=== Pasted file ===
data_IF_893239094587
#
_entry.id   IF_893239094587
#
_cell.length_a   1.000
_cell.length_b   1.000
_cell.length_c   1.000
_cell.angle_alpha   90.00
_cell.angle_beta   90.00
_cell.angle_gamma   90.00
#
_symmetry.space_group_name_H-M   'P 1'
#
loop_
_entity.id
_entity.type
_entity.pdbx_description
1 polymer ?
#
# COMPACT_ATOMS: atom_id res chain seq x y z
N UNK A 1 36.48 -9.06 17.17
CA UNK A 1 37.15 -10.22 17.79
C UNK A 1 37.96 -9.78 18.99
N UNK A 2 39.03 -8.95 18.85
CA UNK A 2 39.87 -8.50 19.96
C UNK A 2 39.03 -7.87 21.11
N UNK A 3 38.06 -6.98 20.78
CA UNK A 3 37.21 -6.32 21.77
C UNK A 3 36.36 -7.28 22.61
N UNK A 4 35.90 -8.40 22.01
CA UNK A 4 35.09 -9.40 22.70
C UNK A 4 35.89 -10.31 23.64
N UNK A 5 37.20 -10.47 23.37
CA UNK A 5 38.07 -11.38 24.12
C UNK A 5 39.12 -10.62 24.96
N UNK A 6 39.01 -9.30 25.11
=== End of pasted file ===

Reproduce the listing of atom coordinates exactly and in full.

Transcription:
data_IF_893239094587
#
_entry.id   IF_893239094587
#
_cell.length_a   1.000
_cell.length_b   1.000
_cell.length_c   1.000
_cell.angle_alpha   90.00
_cell.angle_beta   90.00
_cell.angle_gamma   90.00
#
_symmetry.space_group_name_H-M   'P 1'
#
loop_
_entity.id
_entity.type
_entity.pdbx_description
1 polymer ?
#
# COMPACT_ATOMS: atom_id res chain seq x y z
N UNK A 1 36.48 -9.06 17.17
CA UNK A 1 37.15 -10.22 17.79
C UNK A 1 37.96 -9.78 18.99
N UNK A 2 39.03 -8.95 18.85
CA UNK A 2 39.87 -8.50 19.96
C UNK A 2 39.03 -7.87 21.11
N UNK A 3 38.06 -6.98 20.78
CA UNK A 3 37.21 -6.32 21.77
C UNK A 3 36.36 -7.28 22.61
N UNK A 4 35.90 -8.40 22.01
CA UNK A 4 35.09 -9.40 22.70
C UNK A 4 35.89 -10.31 23.64
N UNK A 5 37.20 -10.47 23.37
CA UNK A 5 38.07 -11.38 24.12
C UNK A 5 39.12 -10.62 24.96
N UNK A 6 39.01 -9.30 25.11